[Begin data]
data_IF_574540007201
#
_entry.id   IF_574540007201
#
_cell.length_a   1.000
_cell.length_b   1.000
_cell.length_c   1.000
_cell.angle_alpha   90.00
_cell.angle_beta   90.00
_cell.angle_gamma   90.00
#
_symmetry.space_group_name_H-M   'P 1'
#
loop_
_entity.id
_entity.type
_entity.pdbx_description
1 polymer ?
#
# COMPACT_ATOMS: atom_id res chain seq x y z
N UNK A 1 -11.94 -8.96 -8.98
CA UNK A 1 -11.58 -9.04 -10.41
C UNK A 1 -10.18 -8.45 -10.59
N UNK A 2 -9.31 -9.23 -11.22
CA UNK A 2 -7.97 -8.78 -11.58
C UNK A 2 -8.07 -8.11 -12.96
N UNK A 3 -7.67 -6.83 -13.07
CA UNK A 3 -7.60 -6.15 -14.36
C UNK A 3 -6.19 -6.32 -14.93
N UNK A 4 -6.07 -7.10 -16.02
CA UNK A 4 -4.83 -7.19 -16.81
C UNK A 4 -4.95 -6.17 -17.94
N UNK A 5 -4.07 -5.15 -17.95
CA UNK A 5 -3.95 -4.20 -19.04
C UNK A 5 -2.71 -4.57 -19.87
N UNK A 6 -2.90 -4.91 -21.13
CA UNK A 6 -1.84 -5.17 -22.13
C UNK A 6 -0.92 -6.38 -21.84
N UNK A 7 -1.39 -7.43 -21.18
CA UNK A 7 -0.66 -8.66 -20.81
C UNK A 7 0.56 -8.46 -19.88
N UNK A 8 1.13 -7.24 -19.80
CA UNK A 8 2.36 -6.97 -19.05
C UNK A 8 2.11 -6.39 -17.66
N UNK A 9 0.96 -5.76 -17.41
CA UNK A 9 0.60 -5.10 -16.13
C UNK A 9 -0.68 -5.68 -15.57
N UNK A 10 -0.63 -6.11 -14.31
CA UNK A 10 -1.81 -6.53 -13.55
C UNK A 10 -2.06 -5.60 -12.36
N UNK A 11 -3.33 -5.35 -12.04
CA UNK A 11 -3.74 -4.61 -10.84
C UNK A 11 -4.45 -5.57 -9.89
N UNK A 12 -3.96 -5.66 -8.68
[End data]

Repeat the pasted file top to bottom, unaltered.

data_IF_574540007201
#
_entry.id   IF_574540007201
#
_cell.length_a   1.000
_cell.length_b   1.000
_cell.length_c   1.000
_cell.angle_alpha   90.00
_cell.angle_beta   90.00
_cell.angle_gamma   90.00
#
_symmetry.space_group_name_H-M   'P 1'
#
loop_
_entity.id
_entity.type
_entity.pdbx_description
1 polymer ?
#
# COMPACT_ATOMS: atom_id res chain seq x y z
N UNK A 1 -11.94 -8.96 -8.98
CA UNK A 1 -11.58 -9.04 -10.41
C UNK A 1 -10.18 -8.45 -10.59
N UNK A 2 -9.31 -9.23 -11.22
CA UNK A 2 -7.97 -8.78 -11.58
C UNK A 2 -8.07 -8.11 -12.96
N UNK A 3 -7.67 -6.83 -13.07
CA UNK A 3 -7.60 -6.15 -14.36
C UNK A 3 -6.19 -6.32 -14.93
N UNK A 4 -6.07 -7.10 -16.02
CA UNK A 4 -4.83 -7.19 -16.81
C UNK A 4 -4.95 -6.17 -17.94
N UNK A 5 -4.07 -5.15 -17.95
CA UNK A 5 -3.95 -4.20 -19.04
C UNK A 5 -2.71 -4.57 -19.87
N UNK A 6 -2.90 -4.91 -21.13
CA UNK A 6 -1.84 -5.17 -22.13
C UNK A 6 -0.92 -6.38 -21.84
N UNK A 7 -1.39 -7.43 -21.18
CA UNK A 7 -0.66 -8.66 -20.81
C UNK A 7 0.56 -8.46 -19.88
N UNK A 8 1.13 -7.24 -19.80
CA UNK A 8 2.36 -6.97 -19.05
C UNK A 8 2.11 -6.39 -17.66
N UNK A 9 0.96 -5.76 -17.41
CA UNK A 9 0.60 -5.10 -16.13
C UNK A 9 -0.68 -5.68 -15.57
N UNK A 10 -0.63 -6.11 -14.31
CA UNK A 10 -1.81 -6.53 -13.55
C UNK A 10 -2.06 -5.60 -12.36
N UNK A 11 -3.33 -5.35 -12.04
CA UNK A 11 -3.74 -4.61 -10.84
C UNK A 11 -4.45 -5.57 -9.89
N UNK A 12 -3.96 -5.66 -8.68